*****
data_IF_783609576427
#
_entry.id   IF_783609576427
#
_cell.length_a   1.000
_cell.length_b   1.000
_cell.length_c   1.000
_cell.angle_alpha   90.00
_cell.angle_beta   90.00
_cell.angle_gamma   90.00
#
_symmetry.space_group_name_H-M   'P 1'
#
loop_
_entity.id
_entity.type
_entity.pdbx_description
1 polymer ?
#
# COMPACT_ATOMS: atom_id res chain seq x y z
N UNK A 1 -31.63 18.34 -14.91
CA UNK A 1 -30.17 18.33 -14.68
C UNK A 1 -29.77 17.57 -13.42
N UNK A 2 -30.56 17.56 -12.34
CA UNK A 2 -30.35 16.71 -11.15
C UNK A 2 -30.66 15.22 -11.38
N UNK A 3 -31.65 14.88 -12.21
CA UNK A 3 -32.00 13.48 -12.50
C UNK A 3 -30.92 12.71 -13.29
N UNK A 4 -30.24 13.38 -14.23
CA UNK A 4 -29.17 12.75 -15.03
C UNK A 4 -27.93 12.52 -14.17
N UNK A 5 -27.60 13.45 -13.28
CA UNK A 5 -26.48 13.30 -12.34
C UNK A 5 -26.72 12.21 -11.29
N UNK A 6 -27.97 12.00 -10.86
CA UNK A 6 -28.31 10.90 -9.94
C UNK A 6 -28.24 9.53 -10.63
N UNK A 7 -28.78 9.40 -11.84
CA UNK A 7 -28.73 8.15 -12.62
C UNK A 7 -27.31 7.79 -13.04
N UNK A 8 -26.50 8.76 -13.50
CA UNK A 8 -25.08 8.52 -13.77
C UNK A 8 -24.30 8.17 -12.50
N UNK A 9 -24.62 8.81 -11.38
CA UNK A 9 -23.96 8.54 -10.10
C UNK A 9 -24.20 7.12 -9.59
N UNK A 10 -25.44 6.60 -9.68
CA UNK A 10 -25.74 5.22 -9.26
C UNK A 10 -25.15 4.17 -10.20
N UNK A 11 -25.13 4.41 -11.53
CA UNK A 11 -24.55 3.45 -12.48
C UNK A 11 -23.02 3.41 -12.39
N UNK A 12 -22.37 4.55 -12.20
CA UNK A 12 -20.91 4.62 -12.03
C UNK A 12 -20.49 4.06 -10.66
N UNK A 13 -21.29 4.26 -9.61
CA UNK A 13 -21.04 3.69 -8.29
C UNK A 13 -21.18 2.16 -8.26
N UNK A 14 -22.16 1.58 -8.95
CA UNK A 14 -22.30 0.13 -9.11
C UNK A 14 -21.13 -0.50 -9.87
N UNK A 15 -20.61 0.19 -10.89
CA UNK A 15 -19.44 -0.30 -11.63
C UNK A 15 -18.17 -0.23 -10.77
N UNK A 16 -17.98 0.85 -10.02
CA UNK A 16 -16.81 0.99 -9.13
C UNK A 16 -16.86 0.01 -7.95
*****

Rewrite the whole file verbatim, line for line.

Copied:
data_IF_783609576427
#
_entry.id   IF_783609576427
#
_cell.length_a   1.000
_cell.length_b   1.000
_cell.length_c   1.000
_cell.angle_alpha   90.00
_cell.angle_beta   90.00
_cell.angle_gamma   90.00
#
_symmetry.space_group_name_H-M   'P 1'
#
loop_
_entity.id
_entity.type
_entity.pdbx_description
1 polymer ?
#
# COMPACT_ATOMS: atom_id res chain seq x y z
N UNK A 1 -31.63 18.34 -14.91
CA UNK A 1 -30.17 18.33 -14.68
C UNK A 1 -29.77 17.57 -13.42
N UNK A 2 -30.56 17.56 -12.34
CA UNK A 2 -30.35 16.71 -11.15
C UNK A 2 -30.66 15.22 -11.38
N UNK A 3 -31.65 14.88 -12.21
CA UNK A 3 -32.00 13.48 -12.50
C UNK A 3 -30.92 12.71 -13.29
N UNK A 4 -30.24 13.38 -14.23
CA UNK A 4 -29.17 12.75 -15.03
C UNK A 4 -27.93 12.52 -14.17
N UNK A 5 -27.60 13.45 -13.28
CA UNK A 5 -26.48 13.30 -12.34
C UNK A 5 -26.72 12.21 -11.29
N UNK A 6 -27.97 12.00 -10.86
CA UNK A 6 -28.31 10.90 -9.94
C UNK A 6 -28.24 9.53 -10.63
N UNK A 7 -28.78 9.40 -11.84
CA UNK A 7 -28.73 8.15 -12.62
C UNK A 7 -27.31 7.79 -13.04
N UNK A 8 -26.50 8.76 -13.50
CA UNK A 8 -25.08 8.52 -13.77
C UNK A 8 -24.30 8.17 -12.50
N UNK A 9 -24.62 8.81 -11.38
CA UNK A 9 -23.96 8.54 -10.10
C UNK A 9 -24.20 7.12 -9.59
N UNK A 10 -25.44 6.60 -9.68
CA UNK A 10 -25.74 5.22 -9.26
C UNK A 10 -25.15 4.17 -10.20
N UNK A 11 -25.13 4.41 -11.53
CA UNK A 11 -24.55 3.45 -12.48
C UNK A 11 -23.02 3.41 -12.39
N UNK A 12 -22.37 4.55 -12.20
CA UNK A 12 -20.91 4.62 -12.03
C UNK A 12 -20.49 4.06 -10.66
N UNK A 13 -21.29 4.26 -9.61
CA UNK A 13 -21.04 3.69 -8.29
C UNK A 13 -21.18 2.16 -8.26
N UNK A 14 -22.16 1.58 -8.95
CA UNK A 14 -22.30 0.13 -9.11
C UNK A 14 -21.13 -0.50 -9.87
N UNK A 15 -20.61 0.19 -10.89
CA UNK A 15 -19.44 -0.30 -11.63
C UNK A 15 -18.17 -0.23 -10.77
N UNK A 16 -17.98 0.85 -10.02
CA UNK A 16 -16.81 0.99 -9.13
C UNK A 16 -16.86 0.01 -7.95